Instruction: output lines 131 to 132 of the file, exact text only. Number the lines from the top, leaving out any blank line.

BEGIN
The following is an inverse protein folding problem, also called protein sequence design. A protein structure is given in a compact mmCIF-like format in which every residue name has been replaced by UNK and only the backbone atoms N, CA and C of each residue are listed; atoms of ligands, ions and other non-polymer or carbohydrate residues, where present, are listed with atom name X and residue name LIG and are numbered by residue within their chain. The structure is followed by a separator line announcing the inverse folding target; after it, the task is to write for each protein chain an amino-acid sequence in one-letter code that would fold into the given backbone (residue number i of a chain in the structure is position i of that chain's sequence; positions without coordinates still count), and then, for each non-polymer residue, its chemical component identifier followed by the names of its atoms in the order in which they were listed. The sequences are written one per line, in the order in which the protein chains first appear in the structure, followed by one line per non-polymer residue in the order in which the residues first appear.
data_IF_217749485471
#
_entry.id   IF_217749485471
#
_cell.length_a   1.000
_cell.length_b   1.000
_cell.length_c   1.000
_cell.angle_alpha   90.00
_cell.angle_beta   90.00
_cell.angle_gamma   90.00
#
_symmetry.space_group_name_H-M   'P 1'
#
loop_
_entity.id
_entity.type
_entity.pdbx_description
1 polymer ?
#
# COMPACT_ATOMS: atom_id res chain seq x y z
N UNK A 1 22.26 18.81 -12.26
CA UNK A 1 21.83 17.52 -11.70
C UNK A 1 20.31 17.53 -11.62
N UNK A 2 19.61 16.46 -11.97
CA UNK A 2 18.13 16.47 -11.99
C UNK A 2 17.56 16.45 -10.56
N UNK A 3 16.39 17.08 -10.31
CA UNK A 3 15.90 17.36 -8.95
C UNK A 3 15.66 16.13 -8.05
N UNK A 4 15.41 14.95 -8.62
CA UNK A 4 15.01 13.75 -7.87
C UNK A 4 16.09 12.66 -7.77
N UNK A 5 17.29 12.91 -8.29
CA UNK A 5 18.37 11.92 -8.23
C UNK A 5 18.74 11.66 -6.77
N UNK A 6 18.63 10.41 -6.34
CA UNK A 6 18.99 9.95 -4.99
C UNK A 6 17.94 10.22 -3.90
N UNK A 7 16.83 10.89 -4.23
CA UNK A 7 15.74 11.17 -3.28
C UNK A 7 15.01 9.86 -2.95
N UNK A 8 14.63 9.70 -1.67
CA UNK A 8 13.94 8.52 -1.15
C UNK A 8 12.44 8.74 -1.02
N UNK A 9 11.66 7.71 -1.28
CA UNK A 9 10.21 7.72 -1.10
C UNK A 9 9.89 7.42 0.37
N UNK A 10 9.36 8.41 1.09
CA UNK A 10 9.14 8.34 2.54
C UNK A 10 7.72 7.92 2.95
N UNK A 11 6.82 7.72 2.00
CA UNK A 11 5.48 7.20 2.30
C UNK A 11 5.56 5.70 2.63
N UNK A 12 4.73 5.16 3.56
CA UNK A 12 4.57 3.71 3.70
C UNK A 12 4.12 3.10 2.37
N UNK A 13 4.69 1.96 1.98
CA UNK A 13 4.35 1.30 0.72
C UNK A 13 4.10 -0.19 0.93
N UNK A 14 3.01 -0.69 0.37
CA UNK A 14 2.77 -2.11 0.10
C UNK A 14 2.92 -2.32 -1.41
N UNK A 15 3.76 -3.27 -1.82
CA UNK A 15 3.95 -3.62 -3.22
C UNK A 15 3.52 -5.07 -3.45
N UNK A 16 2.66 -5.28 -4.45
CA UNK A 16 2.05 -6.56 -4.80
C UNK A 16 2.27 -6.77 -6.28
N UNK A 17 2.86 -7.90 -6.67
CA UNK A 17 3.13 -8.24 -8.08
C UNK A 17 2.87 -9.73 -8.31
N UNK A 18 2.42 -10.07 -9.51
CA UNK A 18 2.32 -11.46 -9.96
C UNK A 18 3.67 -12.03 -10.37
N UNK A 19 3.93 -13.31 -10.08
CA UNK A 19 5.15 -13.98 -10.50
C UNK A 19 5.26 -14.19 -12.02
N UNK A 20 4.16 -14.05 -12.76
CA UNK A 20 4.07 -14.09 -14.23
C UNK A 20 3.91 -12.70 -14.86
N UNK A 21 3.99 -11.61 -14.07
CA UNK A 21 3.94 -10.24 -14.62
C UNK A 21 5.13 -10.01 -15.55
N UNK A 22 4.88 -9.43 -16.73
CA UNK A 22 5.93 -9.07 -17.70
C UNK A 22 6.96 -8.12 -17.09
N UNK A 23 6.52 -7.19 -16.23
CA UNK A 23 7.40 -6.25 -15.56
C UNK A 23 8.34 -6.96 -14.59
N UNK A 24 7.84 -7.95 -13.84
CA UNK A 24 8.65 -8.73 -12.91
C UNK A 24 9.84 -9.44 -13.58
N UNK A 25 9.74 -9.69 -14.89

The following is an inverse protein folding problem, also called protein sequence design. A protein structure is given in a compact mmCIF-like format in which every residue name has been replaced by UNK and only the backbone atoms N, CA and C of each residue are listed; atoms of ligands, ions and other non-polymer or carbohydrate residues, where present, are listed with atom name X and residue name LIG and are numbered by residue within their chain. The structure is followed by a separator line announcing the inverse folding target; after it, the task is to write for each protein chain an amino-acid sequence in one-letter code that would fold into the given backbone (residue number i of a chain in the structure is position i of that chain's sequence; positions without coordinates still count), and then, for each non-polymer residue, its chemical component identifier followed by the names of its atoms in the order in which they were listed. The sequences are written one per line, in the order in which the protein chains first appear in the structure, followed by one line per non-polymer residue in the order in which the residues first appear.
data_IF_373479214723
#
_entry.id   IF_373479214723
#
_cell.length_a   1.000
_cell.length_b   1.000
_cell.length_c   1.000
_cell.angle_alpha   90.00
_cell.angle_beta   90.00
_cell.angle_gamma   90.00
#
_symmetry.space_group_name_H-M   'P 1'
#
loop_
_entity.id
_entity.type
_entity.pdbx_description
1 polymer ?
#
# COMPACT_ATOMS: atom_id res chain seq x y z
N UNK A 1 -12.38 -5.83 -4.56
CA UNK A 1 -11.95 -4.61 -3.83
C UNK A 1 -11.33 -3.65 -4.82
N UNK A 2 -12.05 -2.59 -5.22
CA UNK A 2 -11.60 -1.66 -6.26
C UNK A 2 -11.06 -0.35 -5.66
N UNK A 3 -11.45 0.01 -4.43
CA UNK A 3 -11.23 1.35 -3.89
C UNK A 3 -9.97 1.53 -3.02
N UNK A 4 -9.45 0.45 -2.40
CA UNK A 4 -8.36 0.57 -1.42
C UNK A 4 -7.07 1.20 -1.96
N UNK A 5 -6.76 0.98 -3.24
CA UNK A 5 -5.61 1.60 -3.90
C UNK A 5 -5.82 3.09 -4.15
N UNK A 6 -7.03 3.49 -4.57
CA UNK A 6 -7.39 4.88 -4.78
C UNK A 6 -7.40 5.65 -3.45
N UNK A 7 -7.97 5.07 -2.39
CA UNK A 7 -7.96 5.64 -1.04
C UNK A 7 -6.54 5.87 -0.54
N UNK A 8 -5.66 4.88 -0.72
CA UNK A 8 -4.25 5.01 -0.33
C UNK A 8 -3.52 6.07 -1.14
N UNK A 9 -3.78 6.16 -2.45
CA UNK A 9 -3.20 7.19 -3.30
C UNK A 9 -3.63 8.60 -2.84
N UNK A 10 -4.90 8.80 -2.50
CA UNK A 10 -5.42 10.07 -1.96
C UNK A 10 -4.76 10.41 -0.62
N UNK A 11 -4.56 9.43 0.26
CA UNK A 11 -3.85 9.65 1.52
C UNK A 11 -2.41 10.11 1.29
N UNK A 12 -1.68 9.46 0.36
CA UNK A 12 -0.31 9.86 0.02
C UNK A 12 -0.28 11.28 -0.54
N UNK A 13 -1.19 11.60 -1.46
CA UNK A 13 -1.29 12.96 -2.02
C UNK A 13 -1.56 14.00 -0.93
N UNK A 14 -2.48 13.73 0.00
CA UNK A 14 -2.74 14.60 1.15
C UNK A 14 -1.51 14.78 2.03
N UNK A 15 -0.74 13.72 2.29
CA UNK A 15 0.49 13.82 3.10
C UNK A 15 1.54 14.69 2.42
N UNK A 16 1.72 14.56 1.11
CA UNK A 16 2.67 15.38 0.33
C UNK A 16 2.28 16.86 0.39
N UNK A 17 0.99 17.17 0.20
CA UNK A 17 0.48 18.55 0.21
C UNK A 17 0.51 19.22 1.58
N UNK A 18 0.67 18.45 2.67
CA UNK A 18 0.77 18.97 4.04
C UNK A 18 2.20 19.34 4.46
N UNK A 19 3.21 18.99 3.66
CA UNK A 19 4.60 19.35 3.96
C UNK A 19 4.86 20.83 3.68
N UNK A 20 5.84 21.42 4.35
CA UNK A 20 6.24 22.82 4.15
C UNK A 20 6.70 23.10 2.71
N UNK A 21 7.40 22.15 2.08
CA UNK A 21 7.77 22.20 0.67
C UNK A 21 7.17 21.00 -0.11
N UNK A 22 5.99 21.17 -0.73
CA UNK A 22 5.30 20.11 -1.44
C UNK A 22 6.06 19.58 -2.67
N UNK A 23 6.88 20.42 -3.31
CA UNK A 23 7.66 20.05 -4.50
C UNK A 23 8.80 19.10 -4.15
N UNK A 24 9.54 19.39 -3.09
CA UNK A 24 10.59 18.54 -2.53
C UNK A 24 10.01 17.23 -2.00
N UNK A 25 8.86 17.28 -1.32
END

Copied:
N UNK A 6 -7.03 3.49 -4.57
CA UNK A 6 -7.39 4.88 -4.78